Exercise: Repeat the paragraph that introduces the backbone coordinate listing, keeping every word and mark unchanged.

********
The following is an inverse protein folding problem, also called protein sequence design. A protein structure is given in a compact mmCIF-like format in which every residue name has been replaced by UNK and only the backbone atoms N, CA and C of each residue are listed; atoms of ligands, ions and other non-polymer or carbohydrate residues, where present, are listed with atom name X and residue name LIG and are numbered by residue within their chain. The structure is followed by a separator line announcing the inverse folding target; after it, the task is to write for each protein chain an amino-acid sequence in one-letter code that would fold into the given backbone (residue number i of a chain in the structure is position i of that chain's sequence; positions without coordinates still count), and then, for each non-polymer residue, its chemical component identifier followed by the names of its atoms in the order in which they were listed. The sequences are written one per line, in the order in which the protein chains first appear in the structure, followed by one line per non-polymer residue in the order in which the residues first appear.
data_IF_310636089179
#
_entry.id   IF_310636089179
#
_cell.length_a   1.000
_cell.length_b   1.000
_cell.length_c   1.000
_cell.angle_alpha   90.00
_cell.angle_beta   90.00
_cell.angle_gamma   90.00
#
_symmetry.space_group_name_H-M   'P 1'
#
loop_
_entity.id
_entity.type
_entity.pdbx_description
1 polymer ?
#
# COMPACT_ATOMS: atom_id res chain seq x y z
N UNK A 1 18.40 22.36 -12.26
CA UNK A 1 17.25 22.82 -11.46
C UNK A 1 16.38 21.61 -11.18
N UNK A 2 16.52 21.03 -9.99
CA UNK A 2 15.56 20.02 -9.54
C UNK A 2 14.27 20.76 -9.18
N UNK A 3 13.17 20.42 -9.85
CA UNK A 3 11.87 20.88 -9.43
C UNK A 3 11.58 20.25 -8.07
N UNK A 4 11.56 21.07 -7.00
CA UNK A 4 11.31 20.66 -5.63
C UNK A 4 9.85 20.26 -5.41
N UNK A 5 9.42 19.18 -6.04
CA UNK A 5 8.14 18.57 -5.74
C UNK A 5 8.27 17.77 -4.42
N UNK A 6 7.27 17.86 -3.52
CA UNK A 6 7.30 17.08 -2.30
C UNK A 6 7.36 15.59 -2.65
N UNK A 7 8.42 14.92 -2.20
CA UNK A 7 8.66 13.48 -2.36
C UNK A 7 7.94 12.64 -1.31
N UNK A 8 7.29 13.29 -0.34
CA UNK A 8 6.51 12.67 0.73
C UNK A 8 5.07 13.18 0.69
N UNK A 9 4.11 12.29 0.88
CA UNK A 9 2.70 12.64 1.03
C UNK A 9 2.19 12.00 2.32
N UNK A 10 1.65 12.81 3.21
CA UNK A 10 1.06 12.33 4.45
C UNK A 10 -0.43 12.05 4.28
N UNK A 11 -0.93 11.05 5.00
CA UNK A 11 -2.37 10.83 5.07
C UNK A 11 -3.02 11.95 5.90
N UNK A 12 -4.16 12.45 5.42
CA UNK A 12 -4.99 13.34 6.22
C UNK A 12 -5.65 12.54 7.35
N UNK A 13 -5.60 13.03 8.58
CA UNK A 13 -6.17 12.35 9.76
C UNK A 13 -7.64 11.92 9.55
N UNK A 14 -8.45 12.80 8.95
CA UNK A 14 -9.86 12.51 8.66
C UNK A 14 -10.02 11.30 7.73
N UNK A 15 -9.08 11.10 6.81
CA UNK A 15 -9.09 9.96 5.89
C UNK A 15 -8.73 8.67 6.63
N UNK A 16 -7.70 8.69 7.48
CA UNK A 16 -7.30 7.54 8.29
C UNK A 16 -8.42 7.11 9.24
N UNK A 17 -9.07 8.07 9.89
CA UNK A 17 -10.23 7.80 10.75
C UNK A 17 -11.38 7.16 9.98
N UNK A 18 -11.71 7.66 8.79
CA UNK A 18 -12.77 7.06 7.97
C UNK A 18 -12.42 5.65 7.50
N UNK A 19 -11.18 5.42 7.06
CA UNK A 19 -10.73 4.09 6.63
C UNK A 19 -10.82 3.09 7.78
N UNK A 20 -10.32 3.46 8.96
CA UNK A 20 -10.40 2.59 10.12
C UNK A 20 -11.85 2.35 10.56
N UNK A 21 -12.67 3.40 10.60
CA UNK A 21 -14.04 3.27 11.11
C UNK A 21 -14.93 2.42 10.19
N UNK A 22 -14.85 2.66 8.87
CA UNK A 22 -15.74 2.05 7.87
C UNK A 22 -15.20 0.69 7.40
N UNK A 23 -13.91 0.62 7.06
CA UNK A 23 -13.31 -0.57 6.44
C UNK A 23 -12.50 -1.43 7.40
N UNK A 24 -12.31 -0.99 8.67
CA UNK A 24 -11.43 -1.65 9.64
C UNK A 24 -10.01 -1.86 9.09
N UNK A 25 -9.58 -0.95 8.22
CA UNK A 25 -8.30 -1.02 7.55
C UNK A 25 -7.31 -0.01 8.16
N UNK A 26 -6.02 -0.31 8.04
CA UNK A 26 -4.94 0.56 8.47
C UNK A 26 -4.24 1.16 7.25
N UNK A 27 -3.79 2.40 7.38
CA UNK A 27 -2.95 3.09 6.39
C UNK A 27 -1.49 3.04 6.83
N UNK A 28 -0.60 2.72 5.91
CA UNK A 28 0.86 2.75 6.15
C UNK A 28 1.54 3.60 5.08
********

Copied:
The following is an inverse protein folding problem, also called protein sequence design. A protein structure is given in a compact mmCIF-like format in which every residue name has been replaced by UNK and only the backbone atoms N, CA and C of each residue are listed; atoms of ligands, ions and other non-polymer or carbohydrate residues, where present, are listed with atom name X and residue name LIG and are numbered by residue within their chain. The structure is followed by a separator line announcing the inverse folding target; after it, the task is to write for each protein chain an amino-acid sequence in one-letter code that would fold into the given backbone (residue number i of a chain in the structure is position i of that chain's sequence; positions without coordinates still count), and then, for each non-polymer residue, its chemical component identifier followed by the names of its atoms in the order in which they were listed. The sequences are written one per line, in the order in which the protein chains first appear in the structure, followed by one line per non-polymer residue in the order in which the residues first appear.